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The medical information contained in this blog (when it appears) is not intended to provide medical advice of any kind. Any medical topics discussed here are as they pertain to the author and her conditions only. Do not make any changes to your medications, treatments, etc. without speaking to your personal physician first.

Wednesday, July 11, 2012

Video Blogs on YouTube

Thanks to it being more difficult for me to sit up for long periods of time, I decided to start doing video blogs (Vlogs) on You Tube. I did a group of videos that basically give my history of chronic pain and how I got to where I am today. Since that story has already been told on this blog in the post 30 Years Of Chronic pain, I won't include that videos here. However, I will post other videos to the blog for people to watch if they want to.

I did one the other day about safety with medications. I also did a written post on this blog for the same topic, so I don't think I need to link that video. However, today I started a series of videos on judgements. Since people with chronic illness and / or chronic pain are judged in many different areas, I have chosen to do this topic as a series of videos. For the first one I chose the topic of how chronically ill people and people who suffer from chronic pain are judged for their diagnoses such as being told that illness doesn't exist, it's all in your head, you don't look sick and more. I hope the video is educational and of value to people who watch it.

I also made a request of viewers and I wish to make the same request of my blog readers also. So here is the video explaining my request.

Thank you everyone!

Friday, July 6, 2012

Taking Proper Care of Prescription Medication(s)

Many chronic pain patients are on different medications. Some are for the pain and others are for the condition(s) that is/are causing the pain and or depression. Many of these medications can be controlled substances, or have a street value as addicts have found they can give the “high” that they seek. Surverys asking teenagers if they have taken medications out of a family member’s medicine cabinet have shown that many teenagers have done just that. Also there are “parties” out there called “pharma parties” (aka “candy dish” or “trail mix” ) where people dump different pills that they get out of those medicine cabinets then just take a handful in an attempt to get high. These parties have resulted in overdose deaths from heart or blood pressure medications or even narcotic pain medications, psychiatric drugs, etc. all being mixed without any knowledge of what they are doing.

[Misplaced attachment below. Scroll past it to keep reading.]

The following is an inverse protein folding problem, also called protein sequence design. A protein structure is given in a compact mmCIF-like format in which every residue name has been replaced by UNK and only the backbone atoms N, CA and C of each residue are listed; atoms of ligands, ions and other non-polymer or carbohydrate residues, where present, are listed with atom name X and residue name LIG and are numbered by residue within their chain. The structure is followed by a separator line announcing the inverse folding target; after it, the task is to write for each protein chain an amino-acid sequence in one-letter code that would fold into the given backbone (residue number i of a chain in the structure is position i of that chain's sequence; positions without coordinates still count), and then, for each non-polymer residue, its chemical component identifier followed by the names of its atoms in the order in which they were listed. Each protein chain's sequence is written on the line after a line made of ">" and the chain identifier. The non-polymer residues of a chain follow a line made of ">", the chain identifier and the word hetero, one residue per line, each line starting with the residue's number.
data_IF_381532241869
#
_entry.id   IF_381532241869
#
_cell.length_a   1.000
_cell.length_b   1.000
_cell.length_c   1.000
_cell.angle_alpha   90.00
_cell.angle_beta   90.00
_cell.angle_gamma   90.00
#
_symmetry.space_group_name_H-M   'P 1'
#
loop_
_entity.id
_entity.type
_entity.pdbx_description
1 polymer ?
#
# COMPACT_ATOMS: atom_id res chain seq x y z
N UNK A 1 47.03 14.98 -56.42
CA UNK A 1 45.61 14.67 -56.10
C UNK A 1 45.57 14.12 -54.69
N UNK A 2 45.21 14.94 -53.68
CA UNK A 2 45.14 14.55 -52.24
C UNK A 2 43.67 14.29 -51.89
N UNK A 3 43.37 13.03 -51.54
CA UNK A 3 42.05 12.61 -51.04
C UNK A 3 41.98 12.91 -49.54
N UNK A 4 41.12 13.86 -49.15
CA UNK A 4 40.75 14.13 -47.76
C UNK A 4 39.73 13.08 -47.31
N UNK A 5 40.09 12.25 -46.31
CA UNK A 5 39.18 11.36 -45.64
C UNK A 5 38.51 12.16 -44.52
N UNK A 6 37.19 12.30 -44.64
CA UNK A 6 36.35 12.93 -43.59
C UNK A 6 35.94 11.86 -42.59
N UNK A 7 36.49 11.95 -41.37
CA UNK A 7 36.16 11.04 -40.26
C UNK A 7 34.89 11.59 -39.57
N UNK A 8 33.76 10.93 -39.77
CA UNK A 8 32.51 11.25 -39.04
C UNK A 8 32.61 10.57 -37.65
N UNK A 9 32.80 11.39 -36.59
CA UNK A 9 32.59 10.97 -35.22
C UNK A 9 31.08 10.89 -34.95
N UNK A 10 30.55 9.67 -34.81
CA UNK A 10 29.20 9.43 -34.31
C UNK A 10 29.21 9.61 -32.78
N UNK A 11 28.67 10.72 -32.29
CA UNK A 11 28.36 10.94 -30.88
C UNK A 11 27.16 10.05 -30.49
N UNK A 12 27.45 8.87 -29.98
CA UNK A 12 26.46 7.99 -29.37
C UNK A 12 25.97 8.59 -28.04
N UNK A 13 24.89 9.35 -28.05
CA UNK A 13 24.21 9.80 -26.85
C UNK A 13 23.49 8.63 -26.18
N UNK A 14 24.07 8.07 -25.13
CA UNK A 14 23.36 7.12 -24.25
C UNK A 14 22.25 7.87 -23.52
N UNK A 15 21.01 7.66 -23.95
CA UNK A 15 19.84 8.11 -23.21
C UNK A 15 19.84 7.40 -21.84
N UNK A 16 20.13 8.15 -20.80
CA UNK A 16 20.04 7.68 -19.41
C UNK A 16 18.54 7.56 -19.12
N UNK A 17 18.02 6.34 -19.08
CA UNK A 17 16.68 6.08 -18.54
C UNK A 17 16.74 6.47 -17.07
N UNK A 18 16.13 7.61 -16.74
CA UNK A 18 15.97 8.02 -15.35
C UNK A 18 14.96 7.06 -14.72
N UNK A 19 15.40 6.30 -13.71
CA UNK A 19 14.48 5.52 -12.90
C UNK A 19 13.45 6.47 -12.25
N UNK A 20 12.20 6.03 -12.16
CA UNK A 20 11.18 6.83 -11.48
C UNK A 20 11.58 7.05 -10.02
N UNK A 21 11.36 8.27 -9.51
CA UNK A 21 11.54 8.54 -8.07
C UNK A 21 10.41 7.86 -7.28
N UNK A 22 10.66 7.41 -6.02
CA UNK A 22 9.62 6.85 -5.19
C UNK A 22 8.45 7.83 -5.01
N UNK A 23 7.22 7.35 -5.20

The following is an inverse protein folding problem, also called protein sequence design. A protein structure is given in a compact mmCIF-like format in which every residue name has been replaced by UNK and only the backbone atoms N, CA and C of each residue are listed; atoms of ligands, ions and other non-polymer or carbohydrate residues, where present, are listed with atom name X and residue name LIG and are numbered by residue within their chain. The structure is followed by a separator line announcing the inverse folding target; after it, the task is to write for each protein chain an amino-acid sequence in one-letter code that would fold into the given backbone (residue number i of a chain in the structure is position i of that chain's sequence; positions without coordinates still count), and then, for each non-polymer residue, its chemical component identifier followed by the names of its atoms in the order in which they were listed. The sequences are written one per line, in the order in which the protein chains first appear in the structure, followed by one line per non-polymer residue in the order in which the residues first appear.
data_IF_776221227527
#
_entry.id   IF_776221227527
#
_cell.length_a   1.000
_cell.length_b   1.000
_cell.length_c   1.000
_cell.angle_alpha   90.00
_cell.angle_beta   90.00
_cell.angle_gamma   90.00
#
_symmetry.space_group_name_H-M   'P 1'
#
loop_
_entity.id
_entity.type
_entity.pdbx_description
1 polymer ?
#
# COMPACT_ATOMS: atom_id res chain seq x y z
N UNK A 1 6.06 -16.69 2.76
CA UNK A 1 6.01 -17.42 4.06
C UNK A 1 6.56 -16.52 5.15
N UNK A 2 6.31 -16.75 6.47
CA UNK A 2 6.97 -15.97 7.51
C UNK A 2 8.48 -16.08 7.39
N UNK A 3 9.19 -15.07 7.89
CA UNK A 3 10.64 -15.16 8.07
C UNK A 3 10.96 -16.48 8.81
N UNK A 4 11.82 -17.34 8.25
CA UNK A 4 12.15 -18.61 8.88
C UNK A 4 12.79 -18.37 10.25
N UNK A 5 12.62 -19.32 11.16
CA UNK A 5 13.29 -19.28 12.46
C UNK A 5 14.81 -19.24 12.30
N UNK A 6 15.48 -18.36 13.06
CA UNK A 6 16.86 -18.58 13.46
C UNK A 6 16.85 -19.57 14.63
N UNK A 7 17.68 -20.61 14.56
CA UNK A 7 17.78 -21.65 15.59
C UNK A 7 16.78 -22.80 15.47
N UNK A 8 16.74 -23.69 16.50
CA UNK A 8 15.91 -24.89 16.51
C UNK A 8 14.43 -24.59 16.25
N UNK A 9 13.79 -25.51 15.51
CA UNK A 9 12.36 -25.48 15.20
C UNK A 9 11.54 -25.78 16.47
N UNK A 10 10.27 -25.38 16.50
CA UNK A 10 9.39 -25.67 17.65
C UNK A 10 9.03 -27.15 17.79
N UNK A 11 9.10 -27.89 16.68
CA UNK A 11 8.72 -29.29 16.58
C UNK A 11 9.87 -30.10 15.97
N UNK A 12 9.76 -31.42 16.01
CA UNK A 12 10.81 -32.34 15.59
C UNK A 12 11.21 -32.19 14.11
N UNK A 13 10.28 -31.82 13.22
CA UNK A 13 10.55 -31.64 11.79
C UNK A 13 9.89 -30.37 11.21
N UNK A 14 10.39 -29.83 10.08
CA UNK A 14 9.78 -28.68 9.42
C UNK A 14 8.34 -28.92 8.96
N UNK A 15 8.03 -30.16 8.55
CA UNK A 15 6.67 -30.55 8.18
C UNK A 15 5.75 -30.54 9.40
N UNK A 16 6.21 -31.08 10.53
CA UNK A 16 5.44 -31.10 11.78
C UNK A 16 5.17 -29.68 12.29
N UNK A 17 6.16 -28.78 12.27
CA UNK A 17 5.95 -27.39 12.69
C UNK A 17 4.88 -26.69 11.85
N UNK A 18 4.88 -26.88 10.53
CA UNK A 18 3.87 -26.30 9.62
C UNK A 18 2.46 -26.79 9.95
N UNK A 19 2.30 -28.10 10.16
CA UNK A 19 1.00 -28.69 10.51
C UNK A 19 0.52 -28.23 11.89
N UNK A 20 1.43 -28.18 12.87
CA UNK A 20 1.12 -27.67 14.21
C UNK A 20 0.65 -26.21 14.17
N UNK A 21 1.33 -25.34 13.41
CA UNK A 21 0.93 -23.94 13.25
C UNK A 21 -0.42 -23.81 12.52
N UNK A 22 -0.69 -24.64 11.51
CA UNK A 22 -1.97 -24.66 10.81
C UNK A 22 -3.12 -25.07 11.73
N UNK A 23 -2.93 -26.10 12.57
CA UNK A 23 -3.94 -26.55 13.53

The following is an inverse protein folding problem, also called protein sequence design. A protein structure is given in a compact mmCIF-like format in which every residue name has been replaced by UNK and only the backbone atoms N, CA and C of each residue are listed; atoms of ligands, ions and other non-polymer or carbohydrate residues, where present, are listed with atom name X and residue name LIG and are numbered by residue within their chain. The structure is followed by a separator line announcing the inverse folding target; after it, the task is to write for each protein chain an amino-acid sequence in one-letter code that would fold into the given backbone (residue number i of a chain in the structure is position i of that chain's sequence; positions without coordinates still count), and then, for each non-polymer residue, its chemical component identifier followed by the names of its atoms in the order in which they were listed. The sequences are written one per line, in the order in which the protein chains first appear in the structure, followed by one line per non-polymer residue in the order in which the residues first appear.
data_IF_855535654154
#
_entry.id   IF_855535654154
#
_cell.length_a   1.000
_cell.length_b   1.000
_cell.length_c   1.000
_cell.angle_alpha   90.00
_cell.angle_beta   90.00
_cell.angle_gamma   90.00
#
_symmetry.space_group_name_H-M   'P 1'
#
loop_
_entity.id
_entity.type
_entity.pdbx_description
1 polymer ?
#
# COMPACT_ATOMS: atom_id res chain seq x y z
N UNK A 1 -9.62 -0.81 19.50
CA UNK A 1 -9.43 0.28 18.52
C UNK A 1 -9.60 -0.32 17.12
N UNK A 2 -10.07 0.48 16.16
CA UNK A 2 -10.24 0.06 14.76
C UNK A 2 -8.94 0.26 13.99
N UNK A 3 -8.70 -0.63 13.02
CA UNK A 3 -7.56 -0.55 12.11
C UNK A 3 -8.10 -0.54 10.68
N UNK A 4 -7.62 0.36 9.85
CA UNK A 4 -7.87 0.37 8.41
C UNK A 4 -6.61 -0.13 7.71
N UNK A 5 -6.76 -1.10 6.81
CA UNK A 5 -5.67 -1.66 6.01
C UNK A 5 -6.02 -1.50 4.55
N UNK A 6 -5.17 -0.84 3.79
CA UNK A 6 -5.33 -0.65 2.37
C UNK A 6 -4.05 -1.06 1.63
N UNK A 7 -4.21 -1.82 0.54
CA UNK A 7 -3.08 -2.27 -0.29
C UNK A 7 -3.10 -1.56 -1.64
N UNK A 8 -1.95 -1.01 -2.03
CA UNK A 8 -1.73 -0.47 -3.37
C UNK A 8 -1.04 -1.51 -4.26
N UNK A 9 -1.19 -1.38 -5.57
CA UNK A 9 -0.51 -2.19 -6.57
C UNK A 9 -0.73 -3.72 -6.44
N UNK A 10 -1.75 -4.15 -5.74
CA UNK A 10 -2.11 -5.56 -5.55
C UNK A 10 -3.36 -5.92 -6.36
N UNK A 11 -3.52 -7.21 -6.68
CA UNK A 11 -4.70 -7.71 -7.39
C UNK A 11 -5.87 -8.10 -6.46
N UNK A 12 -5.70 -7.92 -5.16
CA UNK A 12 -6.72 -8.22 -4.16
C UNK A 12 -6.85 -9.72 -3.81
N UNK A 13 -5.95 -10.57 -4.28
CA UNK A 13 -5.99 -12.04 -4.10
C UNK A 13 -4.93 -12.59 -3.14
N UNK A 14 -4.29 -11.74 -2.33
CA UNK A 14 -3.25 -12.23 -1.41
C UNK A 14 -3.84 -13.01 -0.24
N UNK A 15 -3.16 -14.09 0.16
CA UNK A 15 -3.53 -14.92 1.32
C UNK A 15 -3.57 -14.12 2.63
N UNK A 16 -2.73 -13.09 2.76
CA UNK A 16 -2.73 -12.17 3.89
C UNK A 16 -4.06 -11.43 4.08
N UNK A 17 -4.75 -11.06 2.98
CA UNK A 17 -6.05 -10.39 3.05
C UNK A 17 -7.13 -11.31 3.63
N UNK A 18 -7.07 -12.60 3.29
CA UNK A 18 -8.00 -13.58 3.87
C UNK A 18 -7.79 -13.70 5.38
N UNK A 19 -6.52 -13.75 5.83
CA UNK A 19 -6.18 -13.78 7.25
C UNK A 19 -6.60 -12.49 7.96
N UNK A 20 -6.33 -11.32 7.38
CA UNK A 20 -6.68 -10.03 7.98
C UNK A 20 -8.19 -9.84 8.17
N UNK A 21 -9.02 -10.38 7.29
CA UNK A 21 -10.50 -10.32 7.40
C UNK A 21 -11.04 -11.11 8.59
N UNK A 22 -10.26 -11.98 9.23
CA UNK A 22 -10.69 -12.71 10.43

It is a chronic pain patient’s responsibility to keep their medications safe from theft. The best way to do this is to keep the medications in a locked box or safe of some sort, not in the medicine cabinet in the bathroom or a cabinet in the kitchen. All medications should be stored in a locked box or safe. If more people took their responsibility seriously less thefts of their medications would occur. As a chronic pain patient here are some tips to keep your medications safe.

  1. when picking meds up at the pharmacy, be careful to not advertise that you are picking up pain medications. Always check to be sure the medications are correct before leaving the pharmacy.
  2. put the bottles in a locked box or safe and make sure that you do not share the location of the key or the combination with others. Do not leave the lock box in plain sight either.
  3. remove labels from all empty prescription bottles before throwing the old containers out (or reuse them to store small items such as screw, nails, beads for crafts etc.) or recycling them
  4. shred the labels to ensure that someone going through your trash can not read the label and know you are on pain medication
  5. shred pharmacy receipts that list the names of your medications for the same reason as number 4
  6. Do this for all medication, both prescription and over the counter

By protecting your medications in this manner, you greatly reduce your chances of having your medications stolen by a family member  or friend. You also decrease the chances of drug addicts finding out what medications you are on by going through your trash.

You are responsible for how you handle your medicine and being careless is not an excuse, especially in today’s political climate of removing pain meds from people. The more often you have to call for lost or stolen medication, the more likely you will be labeled as an addict or diverter of your drugs. Now, just a single instance will be enough to be labeled and having your pain control revoked. So take your responsibility seriously.
Anyway, these are the things I do to protect my medicines, both prescription and over the counter. If I am missing anything, or anyone has ideas on better protections, please feel free to comment, or email to let me know!